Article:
One step forward and two steps back!

    I have managed to install a cp437 font and set it as the console font. Showconsolefont displays the correct characters but minicom does not use it. It replaces all the glyphs with query signs.

    This is an excerpt from the minicom help page:


    Terminal type. With this flag, you can override the environment TERM variable. This is handy for use in the MINICOM environment variable; one can create a special termcap entry for use with minicom on the console, that initializes the screen to raw mode so that in conjunction with the -l flag, the IBM line characters are displayed untranslated.

    This looks useful, but unfortunately I am not familiar enough with linux to know what it means!! It is one of those “explanations” that relies on previous knowledge to understand it.

    I feel like I am so close.


    Our last posts obviously crossed!

    I have tried what you suggested and I do get the glyphs displayed but I am still getting the effect I described before, ie. it seems that when the total of ordinary plus 3 byte unicode characters exceeds 80 bytes corruption occurs. It might be because the width of my screen is 80 bytes.


    I guess this could be a bug in Minicom. I’d bet that somewhere there’s a function that works out how many bytes are in a screen row, and mistakenly assumes that one byte = one glyph. I feel sure that I had a solution that did not rely on Minicom doing anything clever, but I just can’t remember what it was :/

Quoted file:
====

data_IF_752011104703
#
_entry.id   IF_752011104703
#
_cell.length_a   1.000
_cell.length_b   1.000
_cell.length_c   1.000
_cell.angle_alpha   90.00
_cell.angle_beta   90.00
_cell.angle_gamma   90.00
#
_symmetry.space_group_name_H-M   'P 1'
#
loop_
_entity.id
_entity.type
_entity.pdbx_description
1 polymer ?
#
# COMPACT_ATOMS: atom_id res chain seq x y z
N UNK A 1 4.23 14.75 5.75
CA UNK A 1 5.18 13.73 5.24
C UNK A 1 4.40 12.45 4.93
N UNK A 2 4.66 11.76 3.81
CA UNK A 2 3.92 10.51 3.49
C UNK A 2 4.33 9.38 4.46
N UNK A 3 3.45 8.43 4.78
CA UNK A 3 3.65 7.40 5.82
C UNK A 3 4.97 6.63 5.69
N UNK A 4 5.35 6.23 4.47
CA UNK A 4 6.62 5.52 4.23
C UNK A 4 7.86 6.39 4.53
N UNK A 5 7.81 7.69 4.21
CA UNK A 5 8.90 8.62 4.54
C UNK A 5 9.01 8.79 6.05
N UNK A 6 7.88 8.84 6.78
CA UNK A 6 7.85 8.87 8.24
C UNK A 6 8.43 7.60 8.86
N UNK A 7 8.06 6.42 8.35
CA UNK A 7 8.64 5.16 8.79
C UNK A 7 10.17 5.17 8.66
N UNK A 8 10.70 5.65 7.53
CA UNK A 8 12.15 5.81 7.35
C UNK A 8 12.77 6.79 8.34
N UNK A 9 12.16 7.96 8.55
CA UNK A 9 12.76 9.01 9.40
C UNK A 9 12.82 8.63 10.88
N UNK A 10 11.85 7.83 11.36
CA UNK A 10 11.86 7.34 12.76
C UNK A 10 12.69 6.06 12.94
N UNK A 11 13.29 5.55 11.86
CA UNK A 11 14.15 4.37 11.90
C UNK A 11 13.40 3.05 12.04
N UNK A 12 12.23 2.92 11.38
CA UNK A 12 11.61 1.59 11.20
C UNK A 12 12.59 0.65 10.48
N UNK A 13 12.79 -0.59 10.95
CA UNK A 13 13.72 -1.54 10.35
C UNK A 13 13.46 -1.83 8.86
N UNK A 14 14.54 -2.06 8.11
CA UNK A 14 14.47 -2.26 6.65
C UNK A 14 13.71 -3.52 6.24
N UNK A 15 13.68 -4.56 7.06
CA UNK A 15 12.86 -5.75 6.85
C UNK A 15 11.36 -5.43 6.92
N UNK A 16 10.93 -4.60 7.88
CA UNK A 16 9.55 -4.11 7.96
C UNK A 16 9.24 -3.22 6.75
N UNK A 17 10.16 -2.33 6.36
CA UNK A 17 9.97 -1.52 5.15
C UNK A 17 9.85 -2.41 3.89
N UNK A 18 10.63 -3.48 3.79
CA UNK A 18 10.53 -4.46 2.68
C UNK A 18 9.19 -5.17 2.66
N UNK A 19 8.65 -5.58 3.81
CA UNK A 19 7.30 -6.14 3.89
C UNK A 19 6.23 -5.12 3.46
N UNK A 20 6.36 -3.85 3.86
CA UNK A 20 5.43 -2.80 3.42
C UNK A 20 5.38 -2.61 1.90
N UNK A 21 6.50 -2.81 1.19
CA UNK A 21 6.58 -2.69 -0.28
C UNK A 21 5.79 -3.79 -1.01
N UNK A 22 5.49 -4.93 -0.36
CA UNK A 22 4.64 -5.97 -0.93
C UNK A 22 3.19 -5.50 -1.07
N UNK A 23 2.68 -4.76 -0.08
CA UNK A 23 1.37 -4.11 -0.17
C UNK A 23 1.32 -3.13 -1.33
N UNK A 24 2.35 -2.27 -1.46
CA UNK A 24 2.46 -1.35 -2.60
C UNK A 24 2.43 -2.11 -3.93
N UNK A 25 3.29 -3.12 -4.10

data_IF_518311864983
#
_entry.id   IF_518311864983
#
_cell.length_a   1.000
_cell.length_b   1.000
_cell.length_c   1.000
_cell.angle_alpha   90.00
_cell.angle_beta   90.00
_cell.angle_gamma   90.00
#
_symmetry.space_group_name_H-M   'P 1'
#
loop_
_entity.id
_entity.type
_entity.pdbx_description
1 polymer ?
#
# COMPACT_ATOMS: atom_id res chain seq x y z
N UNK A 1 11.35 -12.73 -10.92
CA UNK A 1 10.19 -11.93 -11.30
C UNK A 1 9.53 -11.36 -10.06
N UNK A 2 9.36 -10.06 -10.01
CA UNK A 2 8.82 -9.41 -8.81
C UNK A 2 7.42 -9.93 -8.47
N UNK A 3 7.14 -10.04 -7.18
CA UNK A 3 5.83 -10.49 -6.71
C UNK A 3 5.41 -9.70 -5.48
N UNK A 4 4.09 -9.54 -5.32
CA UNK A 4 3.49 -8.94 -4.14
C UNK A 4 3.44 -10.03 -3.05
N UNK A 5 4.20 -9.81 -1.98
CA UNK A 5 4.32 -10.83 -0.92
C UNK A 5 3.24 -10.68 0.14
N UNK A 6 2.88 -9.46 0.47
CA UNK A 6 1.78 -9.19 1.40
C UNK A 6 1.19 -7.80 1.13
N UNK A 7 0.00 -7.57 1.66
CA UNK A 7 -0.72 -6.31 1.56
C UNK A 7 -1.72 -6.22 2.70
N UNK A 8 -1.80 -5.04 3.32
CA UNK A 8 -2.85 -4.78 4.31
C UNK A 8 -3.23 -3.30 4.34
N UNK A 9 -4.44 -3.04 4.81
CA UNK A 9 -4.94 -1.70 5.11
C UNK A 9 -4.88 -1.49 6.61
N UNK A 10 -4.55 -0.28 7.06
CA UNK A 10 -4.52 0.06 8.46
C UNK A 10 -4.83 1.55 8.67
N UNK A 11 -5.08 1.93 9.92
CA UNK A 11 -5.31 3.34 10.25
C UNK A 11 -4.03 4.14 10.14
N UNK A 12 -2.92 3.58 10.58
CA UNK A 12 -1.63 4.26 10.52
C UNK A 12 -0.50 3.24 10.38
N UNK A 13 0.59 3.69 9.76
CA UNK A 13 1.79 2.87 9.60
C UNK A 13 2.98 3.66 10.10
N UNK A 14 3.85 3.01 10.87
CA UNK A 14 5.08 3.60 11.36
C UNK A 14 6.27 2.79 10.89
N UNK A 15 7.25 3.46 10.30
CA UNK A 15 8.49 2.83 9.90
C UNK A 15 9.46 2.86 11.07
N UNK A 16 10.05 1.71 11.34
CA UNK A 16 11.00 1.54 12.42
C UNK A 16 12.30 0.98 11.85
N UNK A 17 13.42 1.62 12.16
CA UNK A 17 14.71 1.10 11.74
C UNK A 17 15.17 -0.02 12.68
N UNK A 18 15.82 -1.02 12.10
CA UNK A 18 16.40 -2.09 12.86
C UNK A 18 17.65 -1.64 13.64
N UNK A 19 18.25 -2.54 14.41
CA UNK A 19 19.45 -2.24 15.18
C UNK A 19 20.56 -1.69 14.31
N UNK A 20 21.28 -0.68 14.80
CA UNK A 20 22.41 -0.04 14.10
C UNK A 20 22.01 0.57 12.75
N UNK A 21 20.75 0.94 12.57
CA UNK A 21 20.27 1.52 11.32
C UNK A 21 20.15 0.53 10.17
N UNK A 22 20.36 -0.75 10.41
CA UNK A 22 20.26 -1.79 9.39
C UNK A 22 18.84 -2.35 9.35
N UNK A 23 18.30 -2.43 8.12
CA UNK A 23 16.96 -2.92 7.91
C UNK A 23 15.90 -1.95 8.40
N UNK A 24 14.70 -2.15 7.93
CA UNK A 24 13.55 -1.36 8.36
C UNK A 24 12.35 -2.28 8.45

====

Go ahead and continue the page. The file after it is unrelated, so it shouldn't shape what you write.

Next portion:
I’m going to try the Raspberry Pi forum (unless you already tried that).



    OK… this works for me with a desktop Linux system, although I haven’t had time to try it on the Pi Zero yet.

    Run minicom without any translation. That is, use the “-8” switch so that 8-bit characters are passed straight through.

    Send the following character sequences to the console (e.g., using printf)

    ESC %@
    ESC (U

    The first of these turns of Unicode support; the second disables any character translation.

    Use setfont to install a terminal font that contains CP437 glyphs, e.g.,


    Cross your fingers );



    No luck. Maybe I am doing it wrong?

    On the pi I have a python script:

    print string

    I run this, then